Goel, Vinod, Jordan Grafman, Jinous Tajik, Sheldon Gana, and David Danto, "A study of the performance of patients with frontal lobe lesions in a financial planning task," Brain, 1997(120), pp. 1805-1822.

Barraclough DJ, Conroy ML, Lee D (2004) Prefrontal cortex and decision making in a mixed-strategy game. Nature Neurosci. 7: 404-410.
LeDoux, Joseph, Synaptic Self, Penguin Books, New York, New York. 2002.

Walter et al. (2003) Content, context and cognitive style in mood-memory interactions. TICS 7: 433-4.
Erk et al. (2002). Functional Neuroimaging of depression. In: Kaschka WP (ed) Perspectives in Affective Disorders. Karger, Basel, S.. 63-69

Erk et al. (2003) Emotional context modulates subsequent memory effect. Neuroimage 18: 439-447
Erk et al. (2002) Cultural objects modulate reward circuitry. Neuroreport 13:2499-2503.


Academic Economics:
Camerer, Colin. (2003). Behavioral Game Theory. Princeton University Press.

McCabe, Kevin. 2002. Neuroeconomics. Encyclopedia of Cognitive Science, Lynn Nadel ed., Nature Publishing Group.
Gigerenzer, Gerd, and Reinhard Selten. Bounded Rationality: The Adaptive Toolbox. Massachusetts Institute of Technology Press, London England, 2001.
Smith, Vernon (2000), Bargaining and market behavior : essays in experimental economics. Cambridge, Cambridge University Press.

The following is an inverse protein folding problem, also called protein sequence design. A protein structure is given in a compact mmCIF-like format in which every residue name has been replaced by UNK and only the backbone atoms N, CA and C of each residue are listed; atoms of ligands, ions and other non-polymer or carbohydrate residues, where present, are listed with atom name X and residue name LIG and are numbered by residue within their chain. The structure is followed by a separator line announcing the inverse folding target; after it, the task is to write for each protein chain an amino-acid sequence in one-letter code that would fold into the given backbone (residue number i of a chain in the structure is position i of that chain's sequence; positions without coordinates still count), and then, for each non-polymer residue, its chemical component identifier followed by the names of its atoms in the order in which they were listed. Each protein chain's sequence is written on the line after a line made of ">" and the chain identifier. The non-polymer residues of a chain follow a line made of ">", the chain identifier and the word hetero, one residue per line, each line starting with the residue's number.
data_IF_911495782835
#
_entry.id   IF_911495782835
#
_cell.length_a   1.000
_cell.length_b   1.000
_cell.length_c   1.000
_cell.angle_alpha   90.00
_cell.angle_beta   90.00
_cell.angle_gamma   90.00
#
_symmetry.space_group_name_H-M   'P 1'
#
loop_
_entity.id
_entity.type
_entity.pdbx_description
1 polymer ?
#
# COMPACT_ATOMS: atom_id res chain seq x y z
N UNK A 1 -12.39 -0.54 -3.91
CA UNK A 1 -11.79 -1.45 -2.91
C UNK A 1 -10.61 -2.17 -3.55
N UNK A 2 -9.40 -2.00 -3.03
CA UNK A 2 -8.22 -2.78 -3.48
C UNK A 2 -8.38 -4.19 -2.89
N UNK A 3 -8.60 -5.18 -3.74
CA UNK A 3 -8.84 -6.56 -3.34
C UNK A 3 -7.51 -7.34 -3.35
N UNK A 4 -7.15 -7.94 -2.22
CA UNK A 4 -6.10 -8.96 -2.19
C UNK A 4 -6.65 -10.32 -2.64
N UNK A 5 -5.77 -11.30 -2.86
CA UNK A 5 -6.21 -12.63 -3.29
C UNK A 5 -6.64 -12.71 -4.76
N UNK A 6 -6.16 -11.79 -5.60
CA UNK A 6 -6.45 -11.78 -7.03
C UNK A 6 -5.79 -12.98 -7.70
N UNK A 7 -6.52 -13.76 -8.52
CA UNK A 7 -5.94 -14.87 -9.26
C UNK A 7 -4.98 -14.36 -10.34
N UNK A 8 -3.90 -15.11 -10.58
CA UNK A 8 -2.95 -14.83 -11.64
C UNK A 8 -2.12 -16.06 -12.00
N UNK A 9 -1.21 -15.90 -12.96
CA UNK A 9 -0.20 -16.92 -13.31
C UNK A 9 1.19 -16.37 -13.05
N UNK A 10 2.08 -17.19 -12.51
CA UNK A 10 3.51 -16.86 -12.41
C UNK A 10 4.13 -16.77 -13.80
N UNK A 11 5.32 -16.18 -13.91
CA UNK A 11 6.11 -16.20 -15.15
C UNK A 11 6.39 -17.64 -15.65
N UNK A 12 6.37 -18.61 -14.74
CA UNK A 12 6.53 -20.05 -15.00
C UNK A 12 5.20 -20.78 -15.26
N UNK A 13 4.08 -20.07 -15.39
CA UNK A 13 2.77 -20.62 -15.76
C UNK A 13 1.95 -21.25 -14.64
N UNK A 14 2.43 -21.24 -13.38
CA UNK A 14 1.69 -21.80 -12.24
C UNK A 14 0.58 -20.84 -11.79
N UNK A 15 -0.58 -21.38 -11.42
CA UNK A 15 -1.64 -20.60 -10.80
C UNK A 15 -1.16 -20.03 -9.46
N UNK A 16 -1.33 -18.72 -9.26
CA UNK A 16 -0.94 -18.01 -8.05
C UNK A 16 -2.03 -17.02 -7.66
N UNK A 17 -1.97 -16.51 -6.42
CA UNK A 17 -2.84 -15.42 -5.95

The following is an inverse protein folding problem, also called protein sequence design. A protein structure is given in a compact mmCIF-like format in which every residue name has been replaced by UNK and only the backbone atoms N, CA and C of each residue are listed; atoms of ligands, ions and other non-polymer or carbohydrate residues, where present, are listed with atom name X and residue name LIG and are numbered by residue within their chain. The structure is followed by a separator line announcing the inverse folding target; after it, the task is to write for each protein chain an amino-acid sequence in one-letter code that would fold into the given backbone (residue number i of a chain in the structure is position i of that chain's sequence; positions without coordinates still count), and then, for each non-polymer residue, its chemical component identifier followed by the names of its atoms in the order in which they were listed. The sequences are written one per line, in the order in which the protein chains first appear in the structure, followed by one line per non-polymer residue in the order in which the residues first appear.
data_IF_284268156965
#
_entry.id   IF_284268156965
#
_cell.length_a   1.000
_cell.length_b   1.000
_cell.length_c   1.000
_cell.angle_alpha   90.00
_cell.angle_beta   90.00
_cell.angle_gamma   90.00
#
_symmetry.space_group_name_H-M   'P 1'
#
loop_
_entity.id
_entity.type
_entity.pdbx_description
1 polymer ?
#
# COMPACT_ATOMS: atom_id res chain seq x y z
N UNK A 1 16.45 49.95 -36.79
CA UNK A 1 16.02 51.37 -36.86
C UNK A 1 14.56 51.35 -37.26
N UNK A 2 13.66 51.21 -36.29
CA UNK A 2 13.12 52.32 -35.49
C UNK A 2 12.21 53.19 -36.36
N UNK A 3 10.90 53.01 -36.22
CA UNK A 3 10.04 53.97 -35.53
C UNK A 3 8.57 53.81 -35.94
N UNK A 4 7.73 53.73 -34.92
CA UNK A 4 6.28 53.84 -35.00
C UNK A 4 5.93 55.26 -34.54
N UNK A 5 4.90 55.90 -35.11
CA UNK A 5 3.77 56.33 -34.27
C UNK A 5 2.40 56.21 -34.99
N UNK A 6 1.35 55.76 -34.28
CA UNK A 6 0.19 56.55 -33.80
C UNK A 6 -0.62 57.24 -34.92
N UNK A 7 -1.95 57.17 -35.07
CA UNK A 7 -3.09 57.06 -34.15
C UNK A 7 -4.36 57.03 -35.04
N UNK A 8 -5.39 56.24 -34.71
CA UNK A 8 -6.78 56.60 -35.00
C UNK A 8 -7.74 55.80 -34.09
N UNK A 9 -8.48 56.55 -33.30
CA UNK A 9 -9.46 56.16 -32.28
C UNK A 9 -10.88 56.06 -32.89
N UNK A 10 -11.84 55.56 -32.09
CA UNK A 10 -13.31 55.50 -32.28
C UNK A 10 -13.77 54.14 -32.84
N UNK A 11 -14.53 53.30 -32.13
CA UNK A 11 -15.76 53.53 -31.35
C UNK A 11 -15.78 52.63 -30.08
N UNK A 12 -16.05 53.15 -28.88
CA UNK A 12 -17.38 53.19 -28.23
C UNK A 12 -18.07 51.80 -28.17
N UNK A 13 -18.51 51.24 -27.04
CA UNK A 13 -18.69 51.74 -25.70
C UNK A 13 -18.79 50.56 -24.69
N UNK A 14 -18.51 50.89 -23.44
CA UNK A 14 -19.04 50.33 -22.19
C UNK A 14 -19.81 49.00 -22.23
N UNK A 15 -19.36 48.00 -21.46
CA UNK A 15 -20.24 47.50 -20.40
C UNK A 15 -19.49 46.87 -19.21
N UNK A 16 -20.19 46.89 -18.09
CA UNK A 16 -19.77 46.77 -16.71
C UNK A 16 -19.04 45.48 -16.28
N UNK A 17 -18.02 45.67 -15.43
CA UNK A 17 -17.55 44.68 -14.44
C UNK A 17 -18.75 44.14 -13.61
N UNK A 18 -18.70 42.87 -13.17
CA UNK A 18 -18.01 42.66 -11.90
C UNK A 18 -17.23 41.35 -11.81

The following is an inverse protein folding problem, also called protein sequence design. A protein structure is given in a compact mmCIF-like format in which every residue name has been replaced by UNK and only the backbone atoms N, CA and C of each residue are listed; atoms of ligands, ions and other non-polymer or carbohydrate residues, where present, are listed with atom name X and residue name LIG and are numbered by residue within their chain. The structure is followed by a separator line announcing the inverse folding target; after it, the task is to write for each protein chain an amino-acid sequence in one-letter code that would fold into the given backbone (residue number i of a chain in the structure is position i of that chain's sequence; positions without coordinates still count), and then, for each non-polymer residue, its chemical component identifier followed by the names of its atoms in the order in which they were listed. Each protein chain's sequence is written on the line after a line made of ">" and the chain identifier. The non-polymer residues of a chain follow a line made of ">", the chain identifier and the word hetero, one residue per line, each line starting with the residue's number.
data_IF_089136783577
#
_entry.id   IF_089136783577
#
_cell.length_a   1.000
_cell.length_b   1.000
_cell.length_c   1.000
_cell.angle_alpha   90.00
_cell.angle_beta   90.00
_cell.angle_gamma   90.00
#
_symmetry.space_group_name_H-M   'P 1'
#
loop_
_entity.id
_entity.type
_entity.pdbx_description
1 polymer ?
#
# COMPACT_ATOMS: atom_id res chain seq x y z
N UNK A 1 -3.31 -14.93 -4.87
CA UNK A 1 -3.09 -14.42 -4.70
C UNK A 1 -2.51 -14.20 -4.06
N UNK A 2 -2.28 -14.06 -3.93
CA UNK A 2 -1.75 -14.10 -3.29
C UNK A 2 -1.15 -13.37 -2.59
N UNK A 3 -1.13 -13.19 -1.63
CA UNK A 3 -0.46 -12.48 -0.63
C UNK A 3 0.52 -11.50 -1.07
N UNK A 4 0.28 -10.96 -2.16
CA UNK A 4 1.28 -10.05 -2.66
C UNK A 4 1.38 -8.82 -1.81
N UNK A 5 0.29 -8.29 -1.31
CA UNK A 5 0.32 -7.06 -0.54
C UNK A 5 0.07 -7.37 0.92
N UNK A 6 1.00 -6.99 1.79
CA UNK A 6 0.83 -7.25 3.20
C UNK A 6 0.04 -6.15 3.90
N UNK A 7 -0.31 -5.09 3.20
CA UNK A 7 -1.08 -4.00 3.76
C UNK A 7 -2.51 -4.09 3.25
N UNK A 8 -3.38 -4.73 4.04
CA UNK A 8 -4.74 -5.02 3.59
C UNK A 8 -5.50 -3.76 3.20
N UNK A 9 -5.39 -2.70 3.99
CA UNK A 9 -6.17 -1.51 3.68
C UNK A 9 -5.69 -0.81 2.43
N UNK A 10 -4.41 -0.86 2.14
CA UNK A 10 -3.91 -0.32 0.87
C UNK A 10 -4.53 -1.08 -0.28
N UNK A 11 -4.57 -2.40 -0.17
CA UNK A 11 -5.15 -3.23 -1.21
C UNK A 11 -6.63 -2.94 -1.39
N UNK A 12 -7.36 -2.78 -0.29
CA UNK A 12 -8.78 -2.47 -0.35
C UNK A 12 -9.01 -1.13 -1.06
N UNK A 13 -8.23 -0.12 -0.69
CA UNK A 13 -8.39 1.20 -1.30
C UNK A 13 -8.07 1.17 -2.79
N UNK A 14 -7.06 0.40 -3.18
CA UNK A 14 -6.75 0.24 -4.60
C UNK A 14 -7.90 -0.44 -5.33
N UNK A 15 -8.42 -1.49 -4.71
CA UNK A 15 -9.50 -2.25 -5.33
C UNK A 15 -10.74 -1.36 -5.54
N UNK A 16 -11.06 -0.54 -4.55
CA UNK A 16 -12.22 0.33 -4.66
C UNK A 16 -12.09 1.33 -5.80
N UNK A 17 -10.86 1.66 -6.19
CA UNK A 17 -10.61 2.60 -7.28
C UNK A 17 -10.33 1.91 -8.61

Robson, Arthur, (2001). The Biological Basis of Economic Behavior, Journal of Economic Literature, 34, pp. 11-31.
Kahneman, Daniel; Wakker, Peter P. and Sarin, Rakesh. "Back to Bentham? Explorations of Experienced Utility." Quarterly Journal of Economics, May 1997, 112(2), pp. 375-405. Press, 2000.
Friedman, M. and J. Savage, 1984. The utility analysis of choices involving risks. The Journal of Political Economy, 56, pp. 279-304.
Dickhaut, John, Kevin McCabe, Jennifer Nagode, Kip Smith, and Jose Pardo, 2003. The role of context in choice: The effect of different comparison gambles on risky behavior, Proceedings of the National Academy of Sciences, (100)2003, pp. 3536-3541.[50]
Kaplan, Hillard S. and Hill, Kim,1985. Food-Sharing Among Ache Foragers: Tests of Explanatory Hypotheses." Current Anthropology, 26(2), pp. 223-45.
Kaplan, Hillard S. and Robson, Arthur J, 2003. The Evolution of Human Life Expectancy and Intelligence in Hunter-Gatherer Economies. American Economic Review, 93(1), pp. 150-169.
de Waal, Frans. 1997. "The Chimpanzee's Service Economy: Food for Grooming." Evolution and Human Behavior 18(6): 375-86.
Brosnan, Sarah, and Frans de Waal. 2003. Monkeys Reject Unequal Pay. Nature. 425, pp. 297-299.
Academic Psychology:
Dolan, R., (2002). Emotion, Cognition, and Behavior, Science, 298, pp. 1191-1194.

Tversky, A. and Kahneman, D., 1986. Rational choice and the framing of decisions. The Journal of Buisness, 59, pp 251-278.
Metcalfe, J. and Mischel, W. "A Hot/Cool-System analysis of Delay of Gratification: Dynamics of Willpower," Psychological Review 106, No. 1 (1999), 3-19.

Academic Marketing:

Zaltman, Gerald. 2003. How Customers Think: Essential insights into the mind of the market. Harvard Business School Press, Boston, USA.